Christian seems to have it all. Slim and well groomed in the way of a Zara mannequin, he has blindly absorbed all of the vanity attached to his position as the chief curator of the X-Royal Museum, a fictional contemporary art institution in Stockholm that forms the setting of Ruben Östlund’s The Square. His main focus as the film begins is the promotion of the installation of the film’s title, an illuminated square carved into the cobblestone meant to symbolize “a sanctuary of trust and caring.” If you stand inside and ask for help, there is an implicit contract that says somebody must respond.
But just outside the square, homeless people spend their days begging for change and being ignored. Christian (Claes Bang) walks past them on his way to work with the casual stroll of urbane privilege. Except, one morning, he is confronted. A woman screams, loudly, but is ignored. Christian, along with another passerby, quickly find themselves in the middle of the situation. After breaking up the fight, the two men congratulate themselves, adrenaline pumping through their bodies. They are like children who just scored a touchdown, high-fiving and chest-bumping each other in the street.
Christian walks away, pleased with himself. But soon he discovers that his phone was stolen. It was all a ruse, he thinks; his masculinity is deflated. With the help of a young museum staffer, they track the phone to a nearby apartment block and set off on a reckless scheme to retrieve the stolen property as if they’re in a heist film, complete with a bass-thumping soundtrack to guide their way.
This sets in motion a chain of events that exposes cracks in Christian’s fragile identity, and it is here where Östlund finds the tone that runs through much of his work, somewhere between the caustic and the comic. Whether he is targeting the behavior underpinning masculinity and the family in Force Majeure (2014) or race and class in Play (2011), the director often finds humor in the shifting dynamics of uncomfortable interactions. In his films, characters reveal themselves through desperate attempts to conceal their true identities and are pushed to their breaking points in the process.
As Christian breaks, so does the museum: a viral video devised by a ridiculous marketing duo ends up generating more bad publicity than intended; a man with Tourette’s constantly interrupts an artist talk with Julian (played by Dominic West in an obvious nod to Julian Schnabel); a maintenance worker mistakenly vacuums up pieces of an installation; a rogue performance artist named Oleg (Terry Notary) terrorizes donors at a black-tie gala.
These moments often shift from the surreal to a grounded absurdity, as in a sequence where Christian goes home with Anne, an American journalist (played by Elizabeth Moss). When they arrive at her apartment, she has a pet monkey, it seems, as a roommate. Or the growling sounds you hear at different times in the background, coming from a large-scale video installation of Oleg, the performance artist, in close-up. The silliness is often in conflict with the way Östlund uses his camera, with precise framings that cause uneasiness.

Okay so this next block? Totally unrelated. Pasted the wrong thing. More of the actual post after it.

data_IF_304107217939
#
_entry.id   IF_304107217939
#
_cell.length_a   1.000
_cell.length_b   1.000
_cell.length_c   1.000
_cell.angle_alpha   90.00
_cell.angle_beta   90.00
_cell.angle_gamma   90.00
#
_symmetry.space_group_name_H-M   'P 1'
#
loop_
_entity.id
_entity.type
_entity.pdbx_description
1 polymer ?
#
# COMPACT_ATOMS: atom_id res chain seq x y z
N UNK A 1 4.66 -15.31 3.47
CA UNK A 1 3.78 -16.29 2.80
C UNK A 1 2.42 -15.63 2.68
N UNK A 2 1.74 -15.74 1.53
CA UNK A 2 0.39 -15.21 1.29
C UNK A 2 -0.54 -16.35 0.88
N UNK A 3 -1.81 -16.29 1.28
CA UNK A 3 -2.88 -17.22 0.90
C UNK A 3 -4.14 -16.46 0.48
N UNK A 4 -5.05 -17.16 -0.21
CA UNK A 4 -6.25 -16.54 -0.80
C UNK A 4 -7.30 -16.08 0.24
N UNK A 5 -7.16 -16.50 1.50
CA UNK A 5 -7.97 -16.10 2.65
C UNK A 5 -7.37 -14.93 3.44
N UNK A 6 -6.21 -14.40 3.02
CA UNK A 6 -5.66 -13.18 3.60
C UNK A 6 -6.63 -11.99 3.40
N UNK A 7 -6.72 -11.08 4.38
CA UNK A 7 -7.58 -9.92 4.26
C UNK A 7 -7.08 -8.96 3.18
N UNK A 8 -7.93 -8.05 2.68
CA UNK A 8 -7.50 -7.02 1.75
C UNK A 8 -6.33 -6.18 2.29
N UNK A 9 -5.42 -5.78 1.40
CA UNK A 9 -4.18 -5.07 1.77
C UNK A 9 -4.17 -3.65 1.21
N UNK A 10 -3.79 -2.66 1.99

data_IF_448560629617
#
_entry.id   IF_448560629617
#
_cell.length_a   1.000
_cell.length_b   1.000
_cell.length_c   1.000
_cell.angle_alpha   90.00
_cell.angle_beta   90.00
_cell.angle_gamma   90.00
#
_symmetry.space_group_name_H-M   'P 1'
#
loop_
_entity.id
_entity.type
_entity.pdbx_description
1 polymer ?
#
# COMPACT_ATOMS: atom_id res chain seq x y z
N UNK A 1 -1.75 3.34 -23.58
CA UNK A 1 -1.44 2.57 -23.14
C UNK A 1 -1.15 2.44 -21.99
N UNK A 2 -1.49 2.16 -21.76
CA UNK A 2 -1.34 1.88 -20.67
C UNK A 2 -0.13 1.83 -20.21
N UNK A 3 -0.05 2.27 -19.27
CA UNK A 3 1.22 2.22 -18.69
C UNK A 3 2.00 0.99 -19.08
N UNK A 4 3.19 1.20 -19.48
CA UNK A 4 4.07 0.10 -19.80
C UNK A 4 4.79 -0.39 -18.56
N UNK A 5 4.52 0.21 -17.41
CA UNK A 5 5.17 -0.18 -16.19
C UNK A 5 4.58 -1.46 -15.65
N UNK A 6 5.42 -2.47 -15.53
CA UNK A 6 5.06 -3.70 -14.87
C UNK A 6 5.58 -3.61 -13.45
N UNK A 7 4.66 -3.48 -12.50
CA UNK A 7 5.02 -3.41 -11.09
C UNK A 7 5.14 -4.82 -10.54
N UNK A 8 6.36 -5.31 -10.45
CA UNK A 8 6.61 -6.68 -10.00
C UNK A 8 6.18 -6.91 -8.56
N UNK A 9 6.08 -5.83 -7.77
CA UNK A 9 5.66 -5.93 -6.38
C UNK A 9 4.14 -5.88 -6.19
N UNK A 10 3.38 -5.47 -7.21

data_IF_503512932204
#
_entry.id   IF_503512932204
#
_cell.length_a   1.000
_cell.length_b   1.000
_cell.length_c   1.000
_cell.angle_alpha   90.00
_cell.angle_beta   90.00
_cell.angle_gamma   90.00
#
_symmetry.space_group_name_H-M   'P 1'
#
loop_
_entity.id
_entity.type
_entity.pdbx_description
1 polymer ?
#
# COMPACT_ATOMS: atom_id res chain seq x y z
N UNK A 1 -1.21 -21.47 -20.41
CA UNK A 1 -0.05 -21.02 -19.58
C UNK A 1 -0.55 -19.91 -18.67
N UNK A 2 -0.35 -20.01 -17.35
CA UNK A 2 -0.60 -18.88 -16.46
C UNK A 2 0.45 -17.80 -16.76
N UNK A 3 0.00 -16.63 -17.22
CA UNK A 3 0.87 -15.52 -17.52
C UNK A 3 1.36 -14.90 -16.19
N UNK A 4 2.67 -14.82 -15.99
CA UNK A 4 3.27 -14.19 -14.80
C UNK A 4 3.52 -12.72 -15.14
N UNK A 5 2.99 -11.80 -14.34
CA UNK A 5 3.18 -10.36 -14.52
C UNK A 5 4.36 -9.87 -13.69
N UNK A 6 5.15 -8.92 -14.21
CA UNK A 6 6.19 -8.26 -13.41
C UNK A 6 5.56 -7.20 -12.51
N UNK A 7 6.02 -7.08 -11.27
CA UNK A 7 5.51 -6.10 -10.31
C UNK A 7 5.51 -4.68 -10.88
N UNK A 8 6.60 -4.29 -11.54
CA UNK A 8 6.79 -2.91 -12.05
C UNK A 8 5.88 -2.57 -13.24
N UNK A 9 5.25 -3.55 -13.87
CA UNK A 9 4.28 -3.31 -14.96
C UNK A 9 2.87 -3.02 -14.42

But these undoubtedly feel like scenes that exist on the edges of what is happening with Christian’s personal turmoil. As much as The Square enjoys poking fun at the buffoonery of the art world, it’s more interested in what that world represents: a self-sustaining bubble where money, power, and posturing commingle — a placeholder for capitalist society writ large. What this creates is a world that runs on a series of contradictions. How can you promote progressive ideals in art but not acknowledge the suffering that is happening right outside your door?
Christian’s plan to find his stolen phone ends up implicating an enraged kid, who in turn begins to track him down, even showing up at his apartment. Incessantly, the kid asks for him to talk to his parents to get him out of trouble. But Christian won’t back down; he refuses to admit that his motives were wrongheaded. There is an exhausting repetition to these scenes that play out, over and over, in the same way. Christian, too scared to admit his faults, doubles down on his delusions. He did the right thing; he is a good person; he bears no prejudice.
Finally, there seems to be something like a breakthrough, a cathartic moment. After a forced change of heart, Christian attempts to reach out to the kid’s parents. He leaves a video message, tangentially admitting that he was at fault. But he can’t help mentioning that he is not totally at fault—these problems are structural, you see, and anyway, he happens to know a lot of wealthy people, some of the wealthiest in the country. They could fix everything. It’s such a palm-to-the-face moment, so insensitive in its pretense, that you almost feel sorry for Christian. He’s truly incapable of seeing himself, so blind to his own narcissism. After losing everything, he still can’t let go of his self-image.
Where Östlund arrives in The Square is a pessimistic view of human self-reflection: we can’t let go of ourselves to help others in need; we masquerade as caring people but it’s always through the lens of self-interest. We can create “The Square,” understand it and praise its value. But when it comes time to act on those same values, our human instincts get in the way.
The Square is playing at theaters throughout the US, including the IFC Center in New York City (323 6th Avenue, Greenwich Village, Manhattan) and Laemmle’s Monica Film Center in Los Angeles (1332 2nd Street, Santa Monica, California).
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